Good day folks. Ever wondered about which color space to process in (I’m using the US spelling of “colour” as this is how our cameras refer to this function)?
Ever heard that term before at all?
I’ll keep this brief, as there are already a plethora of posts to be found online about this subject. If you want to totally geek out on the subject, then check out this article (and some subsequent ones) on Cambridge in Colour.
In short, a “color space” is a useful conceptual tool for understanding the color capabilities of a particular device or digital file. When trying to reproduce color on another device, color spaces can show whether you will be able to retain shadow/highlight detail, color saturation, and by how much either will be compromised (quoted from the article linked to above).
Typically, your camera can select one of two color spaces to shoot in: Adobe RGB or sRGB.
I have my cameras set to capture in Adobe RGB.
Adobe Lightroom and Photoshop also offer you a 3rd option, ProPhoto RGB, which it states is the best to use for the program’s possible colour output. I personally have my software set to ProPhoto as default.
Basically, it boils down to this: there are many colours in the visible spectrum of light that a camera cannot capture, and that your eye cannot distinguish.
A color space aims to define a recognisable chunk/slice of all these for your camera to capture and for your software to be able to render. Check out the graph below…
sRGB is pretty much the narrowest “slice” of colour variation you can choose.
Adobe RGB is a better option if you want to capture a higher variety of colours.
ProPhoto RGB is currently the widest “gamut” of colours and the recommended space to work in for Lightroom and Photoshop.
Here is a diagram from an article on the Adobe website, showing a similar graph as above but which includes ProPhoto RGB.
It should be clear from these graphs and the definitions that you want to be shooting your RAW files natively in the color space with the widest possible gamut. This is Adobe RGB for most cameras.
It should also be clear that you should process and save your images in either Adobe RGB or ProPhoto RGB if you want to print your images at high quality.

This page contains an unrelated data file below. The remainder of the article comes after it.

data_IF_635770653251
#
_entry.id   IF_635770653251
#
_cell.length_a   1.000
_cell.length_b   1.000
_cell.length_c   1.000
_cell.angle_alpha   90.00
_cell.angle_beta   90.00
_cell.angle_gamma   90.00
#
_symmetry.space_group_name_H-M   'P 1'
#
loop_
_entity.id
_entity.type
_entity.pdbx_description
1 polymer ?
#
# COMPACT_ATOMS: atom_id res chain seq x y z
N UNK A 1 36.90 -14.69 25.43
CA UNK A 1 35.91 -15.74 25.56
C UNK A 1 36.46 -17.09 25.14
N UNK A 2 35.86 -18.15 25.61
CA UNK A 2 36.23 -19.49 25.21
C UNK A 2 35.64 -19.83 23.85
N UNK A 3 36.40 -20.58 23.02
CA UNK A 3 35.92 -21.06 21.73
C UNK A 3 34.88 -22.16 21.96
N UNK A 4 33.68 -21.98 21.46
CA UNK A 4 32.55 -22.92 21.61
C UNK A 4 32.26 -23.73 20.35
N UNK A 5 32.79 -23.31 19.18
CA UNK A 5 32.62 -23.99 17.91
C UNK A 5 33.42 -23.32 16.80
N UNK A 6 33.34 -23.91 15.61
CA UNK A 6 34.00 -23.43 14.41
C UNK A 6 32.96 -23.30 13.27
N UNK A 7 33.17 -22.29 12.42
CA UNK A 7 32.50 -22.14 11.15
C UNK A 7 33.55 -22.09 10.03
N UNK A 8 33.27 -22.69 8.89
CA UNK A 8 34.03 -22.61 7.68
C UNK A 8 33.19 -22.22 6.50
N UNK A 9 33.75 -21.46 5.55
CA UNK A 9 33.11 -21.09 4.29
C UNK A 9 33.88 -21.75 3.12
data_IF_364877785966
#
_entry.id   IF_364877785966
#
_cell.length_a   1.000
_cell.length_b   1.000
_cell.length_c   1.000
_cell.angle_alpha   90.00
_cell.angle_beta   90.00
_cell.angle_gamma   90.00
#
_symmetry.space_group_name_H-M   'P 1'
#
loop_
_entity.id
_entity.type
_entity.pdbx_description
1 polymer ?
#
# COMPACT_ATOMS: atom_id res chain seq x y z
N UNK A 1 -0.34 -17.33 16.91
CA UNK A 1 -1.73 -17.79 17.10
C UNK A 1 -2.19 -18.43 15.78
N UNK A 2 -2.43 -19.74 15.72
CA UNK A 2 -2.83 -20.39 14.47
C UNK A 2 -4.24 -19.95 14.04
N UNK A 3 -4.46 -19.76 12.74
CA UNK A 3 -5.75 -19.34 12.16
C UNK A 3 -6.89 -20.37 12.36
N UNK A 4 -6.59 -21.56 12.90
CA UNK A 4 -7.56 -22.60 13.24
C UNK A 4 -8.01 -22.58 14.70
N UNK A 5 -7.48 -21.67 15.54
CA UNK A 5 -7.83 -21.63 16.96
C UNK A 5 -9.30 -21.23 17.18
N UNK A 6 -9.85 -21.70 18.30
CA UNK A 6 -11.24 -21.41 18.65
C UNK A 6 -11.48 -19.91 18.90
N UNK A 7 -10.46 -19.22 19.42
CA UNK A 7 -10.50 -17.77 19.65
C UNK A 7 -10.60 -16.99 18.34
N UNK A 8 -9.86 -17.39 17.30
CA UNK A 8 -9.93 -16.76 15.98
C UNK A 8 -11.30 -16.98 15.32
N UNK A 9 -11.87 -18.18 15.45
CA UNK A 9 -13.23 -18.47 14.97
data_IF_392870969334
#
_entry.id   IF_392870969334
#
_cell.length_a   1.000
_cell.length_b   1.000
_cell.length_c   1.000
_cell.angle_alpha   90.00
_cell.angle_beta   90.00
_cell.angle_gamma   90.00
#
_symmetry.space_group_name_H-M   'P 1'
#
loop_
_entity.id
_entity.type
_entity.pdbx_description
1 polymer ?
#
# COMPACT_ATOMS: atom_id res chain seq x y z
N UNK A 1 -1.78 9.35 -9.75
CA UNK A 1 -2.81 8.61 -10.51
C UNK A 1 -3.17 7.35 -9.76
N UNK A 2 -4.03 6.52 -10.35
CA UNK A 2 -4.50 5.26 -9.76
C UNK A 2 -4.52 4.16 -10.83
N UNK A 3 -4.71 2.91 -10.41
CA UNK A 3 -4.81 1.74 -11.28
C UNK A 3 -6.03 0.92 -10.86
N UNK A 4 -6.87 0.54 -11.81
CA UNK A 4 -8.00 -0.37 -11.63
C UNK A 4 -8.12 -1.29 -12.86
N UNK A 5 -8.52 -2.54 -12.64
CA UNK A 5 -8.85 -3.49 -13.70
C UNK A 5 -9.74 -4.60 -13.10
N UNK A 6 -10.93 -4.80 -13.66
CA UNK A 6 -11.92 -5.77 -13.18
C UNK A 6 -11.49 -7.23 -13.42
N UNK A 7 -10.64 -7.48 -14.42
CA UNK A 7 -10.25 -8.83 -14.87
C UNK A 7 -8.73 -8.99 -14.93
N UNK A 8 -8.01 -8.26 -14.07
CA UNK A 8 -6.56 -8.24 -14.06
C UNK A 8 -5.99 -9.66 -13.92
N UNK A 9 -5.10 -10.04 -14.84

There is a reason you would want to be able to convert your images to sRGB…read on.
The entire system of computers as we know it, including the internet, has been built around the RGB standard, more specifically, the sRGB standard. Standard PC monitors can display up to 97% of the colours that can be rendered in an sRGB color space, but only up to 76% of the colours in an Adobe RGB color space. Some internet browsers (ahem, like MS Internet Explorer!) also cannot recognise wider gamut color spaces than sRGB – and automatically convert images to sRGB, doing a shoddy job of it. From a web posting/sharing point of view, you want every person seeing your image to see the SAME version of the image, right?
Don’t believe me? Check this out.
Here is a photo of mine as displayed on the Gallo Images library, available for stock sale. The Gallo website is currently experiencing an issue which makes it impossible to render wide gamut color spaces correctly (I am told this is in the process of being corrected). Note how DULL the colours and luminosity are displaying here.
Now, here is the image, correctly converted to sRGB in my own workflow…
Vast difference, eh?
Still don’t believe me? Check out this article as well.
Now that you know a bit more about this issue, go and set your cameras to capture in Adobe RGB.
In my follow-up post I will show you how to set your color space in Lightroom and Photoshop to the correct space, and also how to make sure your images prepared for the web are correctly converted and embedded with the sRGB color space.